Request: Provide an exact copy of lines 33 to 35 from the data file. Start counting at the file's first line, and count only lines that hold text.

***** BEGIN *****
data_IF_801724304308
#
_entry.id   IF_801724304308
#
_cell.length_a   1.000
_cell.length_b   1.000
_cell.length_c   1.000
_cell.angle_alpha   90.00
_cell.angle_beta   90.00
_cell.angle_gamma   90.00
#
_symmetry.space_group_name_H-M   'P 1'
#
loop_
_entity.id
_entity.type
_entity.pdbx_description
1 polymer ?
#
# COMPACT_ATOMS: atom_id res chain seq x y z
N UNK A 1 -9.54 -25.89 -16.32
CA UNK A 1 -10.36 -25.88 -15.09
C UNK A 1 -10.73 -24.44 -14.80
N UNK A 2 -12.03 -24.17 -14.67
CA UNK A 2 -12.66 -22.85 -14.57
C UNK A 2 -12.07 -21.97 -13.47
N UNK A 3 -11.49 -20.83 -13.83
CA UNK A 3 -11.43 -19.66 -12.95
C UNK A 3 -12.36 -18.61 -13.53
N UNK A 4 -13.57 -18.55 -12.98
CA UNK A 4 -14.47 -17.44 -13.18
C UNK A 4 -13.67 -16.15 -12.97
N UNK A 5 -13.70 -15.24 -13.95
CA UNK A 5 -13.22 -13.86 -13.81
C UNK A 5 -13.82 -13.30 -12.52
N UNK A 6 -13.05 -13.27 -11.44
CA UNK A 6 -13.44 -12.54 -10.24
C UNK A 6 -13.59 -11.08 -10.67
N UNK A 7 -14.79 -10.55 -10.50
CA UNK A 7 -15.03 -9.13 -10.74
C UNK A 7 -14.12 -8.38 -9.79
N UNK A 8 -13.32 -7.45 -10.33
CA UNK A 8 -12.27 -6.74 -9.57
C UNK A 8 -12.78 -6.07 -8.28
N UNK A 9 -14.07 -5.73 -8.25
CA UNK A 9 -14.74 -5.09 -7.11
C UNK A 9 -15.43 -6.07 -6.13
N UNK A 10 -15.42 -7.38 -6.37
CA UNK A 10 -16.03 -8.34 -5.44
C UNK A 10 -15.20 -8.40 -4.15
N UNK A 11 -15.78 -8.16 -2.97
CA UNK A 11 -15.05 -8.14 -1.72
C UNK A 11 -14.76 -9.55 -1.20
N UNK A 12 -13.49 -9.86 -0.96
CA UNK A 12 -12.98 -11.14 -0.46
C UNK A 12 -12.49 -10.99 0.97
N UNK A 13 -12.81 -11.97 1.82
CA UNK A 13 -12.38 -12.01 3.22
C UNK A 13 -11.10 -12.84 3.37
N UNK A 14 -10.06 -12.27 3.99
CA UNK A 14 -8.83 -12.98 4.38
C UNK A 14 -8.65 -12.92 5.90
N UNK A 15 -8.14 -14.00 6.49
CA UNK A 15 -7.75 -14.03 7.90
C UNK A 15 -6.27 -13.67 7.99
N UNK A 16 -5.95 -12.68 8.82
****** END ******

N UNK A 5 -13.70 -15.24 -13.95
CA UNK A 5 -13.22 -13.86 -13.81
C UNK A 5 -13.82 -13.30 -12.52